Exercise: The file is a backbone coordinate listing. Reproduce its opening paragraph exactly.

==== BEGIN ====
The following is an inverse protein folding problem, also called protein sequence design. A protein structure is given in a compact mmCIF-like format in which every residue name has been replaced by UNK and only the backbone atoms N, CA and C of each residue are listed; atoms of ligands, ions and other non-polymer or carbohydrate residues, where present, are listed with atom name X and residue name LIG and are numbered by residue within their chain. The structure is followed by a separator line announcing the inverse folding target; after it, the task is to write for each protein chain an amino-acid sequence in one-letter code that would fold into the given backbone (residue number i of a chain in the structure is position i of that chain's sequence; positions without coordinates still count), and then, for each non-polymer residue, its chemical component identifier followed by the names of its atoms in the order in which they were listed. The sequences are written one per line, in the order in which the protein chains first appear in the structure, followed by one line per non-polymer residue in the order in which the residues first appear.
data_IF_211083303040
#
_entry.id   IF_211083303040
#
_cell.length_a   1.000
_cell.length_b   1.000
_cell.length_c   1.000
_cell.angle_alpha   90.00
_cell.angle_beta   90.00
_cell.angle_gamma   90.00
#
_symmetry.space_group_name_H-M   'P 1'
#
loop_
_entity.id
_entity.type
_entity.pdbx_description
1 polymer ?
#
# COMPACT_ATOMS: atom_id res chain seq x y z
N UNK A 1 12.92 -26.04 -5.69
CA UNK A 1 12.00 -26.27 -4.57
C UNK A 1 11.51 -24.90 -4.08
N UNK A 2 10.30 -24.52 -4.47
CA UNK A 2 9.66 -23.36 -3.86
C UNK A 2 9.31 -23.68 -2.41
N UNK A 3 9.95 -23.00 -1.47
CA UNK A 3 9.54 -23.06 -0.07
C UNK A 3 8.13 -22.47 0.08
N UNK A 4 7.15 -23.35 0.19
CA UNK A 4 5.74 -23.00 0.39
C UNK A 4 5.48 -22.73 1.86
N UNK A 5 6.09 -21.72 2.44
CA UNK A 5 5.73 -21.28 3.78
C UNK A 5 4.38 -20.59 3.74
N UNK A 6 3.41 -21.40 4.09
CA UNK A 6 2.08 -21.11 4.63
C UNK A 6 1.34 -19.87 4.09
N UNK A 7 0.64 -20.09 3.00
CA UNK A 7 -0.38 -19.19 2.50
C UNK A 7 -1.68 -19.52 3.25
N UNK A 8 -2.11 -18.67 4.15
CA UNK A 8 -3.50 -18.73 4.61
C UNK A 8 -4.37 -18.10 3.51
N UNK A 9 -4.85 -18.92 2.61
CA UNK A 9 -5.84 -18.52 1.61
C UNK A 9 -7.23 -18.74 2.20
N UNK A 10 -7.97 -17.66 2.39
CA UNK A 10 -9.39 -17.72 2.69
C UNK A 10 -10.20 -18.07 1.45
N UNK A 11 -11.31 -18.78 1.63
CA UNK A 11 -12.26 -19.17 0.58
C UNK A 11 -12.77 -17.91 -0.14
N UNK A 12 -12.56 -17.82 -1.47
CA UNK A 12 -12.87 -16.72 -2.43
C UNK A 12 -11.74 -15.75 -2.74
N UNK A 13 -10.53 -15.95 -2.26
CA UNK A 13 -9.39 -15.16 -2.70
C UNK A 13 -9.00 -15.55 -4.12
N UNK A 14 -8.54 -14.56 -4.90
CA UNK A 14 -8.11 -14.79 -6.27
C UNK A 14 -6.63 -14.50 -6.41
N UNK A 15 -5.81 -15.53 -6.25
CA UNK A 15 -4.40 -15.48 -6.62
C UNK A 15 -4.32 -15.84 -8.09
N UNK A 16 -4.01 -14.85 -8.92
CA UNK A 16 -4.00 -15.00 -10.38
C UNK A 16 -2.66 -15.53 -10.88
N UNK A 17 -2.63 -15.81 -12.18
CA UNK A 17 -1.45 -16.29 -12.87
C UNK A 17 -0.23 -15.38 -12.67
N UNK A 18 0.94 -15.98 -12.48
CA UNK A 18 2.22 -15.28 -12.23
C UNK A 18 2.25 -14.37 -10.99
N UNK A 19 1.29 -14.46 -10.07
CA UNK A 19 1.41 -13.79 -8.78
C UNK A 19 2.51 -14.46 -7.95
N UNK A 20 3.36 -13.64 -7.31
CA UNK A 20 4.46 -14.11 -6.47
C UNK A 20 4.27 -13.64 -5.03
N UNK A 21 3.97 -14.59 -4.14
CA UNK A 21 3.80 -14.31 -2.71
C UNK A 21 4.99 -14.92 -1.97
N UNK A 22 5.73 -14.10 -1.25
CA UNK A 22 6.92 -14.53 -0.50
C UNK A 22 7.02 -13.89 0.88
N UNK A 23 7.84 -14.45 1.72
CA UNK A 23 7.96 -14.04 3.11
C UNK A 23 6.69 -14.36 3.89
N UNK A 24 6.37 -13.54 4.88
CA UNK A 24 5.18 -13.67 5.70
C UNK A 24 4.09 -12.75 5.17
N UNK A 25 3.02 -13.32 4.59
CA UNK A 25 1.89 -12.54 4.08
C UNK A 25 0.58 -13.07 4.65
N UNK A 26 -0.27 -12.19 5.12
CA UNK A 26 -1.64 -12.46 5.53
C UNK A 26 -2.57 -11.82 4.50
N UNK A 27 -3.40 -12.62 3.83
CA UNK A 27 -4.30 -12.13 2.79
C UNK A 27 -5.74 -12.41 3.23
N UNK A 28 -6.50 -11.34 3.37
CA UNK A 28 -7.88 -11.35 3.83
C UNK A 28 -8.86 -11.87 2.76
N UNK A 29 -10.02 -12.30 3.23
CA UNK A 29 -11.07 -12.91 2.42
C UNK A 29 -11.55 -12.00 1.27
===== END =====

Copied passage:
The following is an inverse protein folding problem, also called protein sequence design. A protein structure is given in a compact mmCIF-like format in which every residue name has been replaced by UNK and only the backbone atoms N, CA and C of each residue are listed; atoms of ligands, ions and other non-polymer or carbohydrate residues, where present, are listed with atom name X and residue name LIG and are numbered by residue within their chain. The structure is followed by a separator line announcing the inverse folding target; after it, the task is to write for each protein chain an amino-acid sequence in one-letter code that would fold into the given backbone (residue number i of a chain in the structure is position i of that chain's sequence; positions without coordinates still count), and then, for each non-polymer residue, its chemical component identifier followed by the names of its atoms in the order in which they were listed. The sequences are written one per line, in the order in which the protein chains first appear in the structure, followed by one line per non-polymer residue in the order in which the residues first appear.